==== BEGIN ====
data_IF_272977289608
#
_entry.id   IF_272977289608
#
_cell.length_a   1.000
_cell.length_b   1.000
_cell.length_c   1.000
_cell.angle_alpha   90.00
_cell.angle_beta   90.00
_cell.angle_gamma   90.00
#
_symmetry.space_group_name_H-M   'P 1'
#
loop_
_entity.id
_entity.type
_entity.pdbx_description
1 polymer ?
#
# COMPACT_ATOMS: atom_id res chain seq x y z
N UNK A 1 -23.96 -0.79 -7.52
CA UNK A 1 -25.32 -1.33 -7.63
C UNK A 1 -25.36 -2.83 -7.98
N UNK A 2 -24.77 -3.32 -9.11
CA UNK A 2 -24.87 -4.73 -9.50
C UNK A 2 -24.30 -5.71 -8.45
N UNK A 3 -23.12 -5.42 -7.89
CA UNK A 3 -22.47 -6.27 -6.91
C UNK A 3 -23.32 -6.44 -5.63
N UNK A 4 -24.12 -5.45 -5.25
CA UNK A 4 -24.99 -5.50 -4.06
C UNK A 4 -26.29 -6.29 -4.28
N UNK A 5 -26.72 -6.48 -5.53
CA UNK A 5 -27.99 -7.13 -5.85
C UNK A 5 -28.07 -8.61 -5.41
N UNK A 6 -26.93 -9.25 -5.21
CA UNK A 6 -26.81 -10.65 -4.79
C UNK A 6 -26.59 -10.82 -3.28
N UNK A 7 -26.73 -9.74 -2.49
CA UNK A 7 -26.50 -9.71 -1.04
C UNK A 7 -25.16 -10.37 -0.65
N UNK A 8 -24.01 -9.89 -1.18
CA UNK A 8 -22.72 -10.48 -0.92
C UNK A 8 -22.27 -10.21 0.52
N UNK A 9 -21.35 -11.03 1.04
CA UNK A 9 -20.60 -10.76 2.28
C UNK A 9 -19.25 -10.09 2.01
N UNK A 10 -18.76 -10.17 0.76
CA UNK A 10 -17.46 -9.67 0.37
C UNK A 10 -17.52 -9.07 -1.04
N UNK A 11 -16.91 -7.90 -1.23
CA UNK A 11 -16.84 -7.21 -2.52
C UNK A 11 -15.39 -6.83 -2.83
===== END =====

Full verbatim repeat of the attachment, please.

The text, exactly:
data_IF_272977289608
#
_entry.id   IF_272977289608
#
_cell.length_a   1.000
_cell.length_b   1.000
_cell.length_c   1.000
_cell.angle_alpha   90.00
_cell.angle_beta   90.00
_cell.angle_gamma   90.00
#
_symmetry.space_group_name_H-M   'P 1'
#
loop_
_entity.id
_entity.type
_entity.pdbx_description
1 polymer ?
#
# COMPACT_ATOMS: atom_id res chain seq x y z
N UNK A 1 -23.96 -0.79 -7.52
CA UNK A 1 -25.32 -1.33 -7.63
C UNK A 1 -25.36 -2.83 -7.98
N UNK A 2 -24.77 -3.32 -9.11
CA UNK A 2 -24.87 -4.73 -9.50
C UNK A 2 -24.30 -5.71 -8.45
N UNK A 3 -23.12 -5.42 -7.89
CA UNK A 3 -22.47 -6.27 -6.91
C UNK A 3 -23.32 -6.44 -5.63
N UNK A 4 -24.12 -5.45 -5.25
CA UNK A 4 -24.99 -5.50 -4.06
C UNK A 4 -26.29 -6.29 -4.28
N UNK A 5 -26.72 -6.48 -5.53
CA UNK A 5 -27.99 -7.13 -5.85
C UNK A 5 -28.07 -8.61 -5.41
N UNK A 6 -26.93 -9.25 -5.21
CA UNK A 6 -26.81 -10.65 -4.79
C UNK A 6 -26.59 -10.82 -3.28
N UNK A 7 -26.73 -9.74 -2.49
CA UNK A 7 -26.50 -9.71 -1.04
C UNK A 7 -25.16 -10.37 -0.65
N UNK A 8 -24.01 -9.89 -1.18
CA UNK A 8 -22.72 -10.48 -0.92
C UNK A 8 -22.27 -10.21 0.52
N UNK A 9 -21.35 -11.03 1.04
CA UNK A 9 -20.60 -10.76 2.28
C UNK A 9 -19.25 -10.09 2.01
N UNK A 10 -18.76 -10.17 0.76
CA UNK A 10 -17.46 -9.67 0.37
C UNK A 10 -17.52 -9.07 -1.04
N UNK A 11 -16.91 -7.90 -1.23
CA UNK A 11 -16.84 -7.21 -2.52
C UNK A 11 -15.39 -6.83 -2.83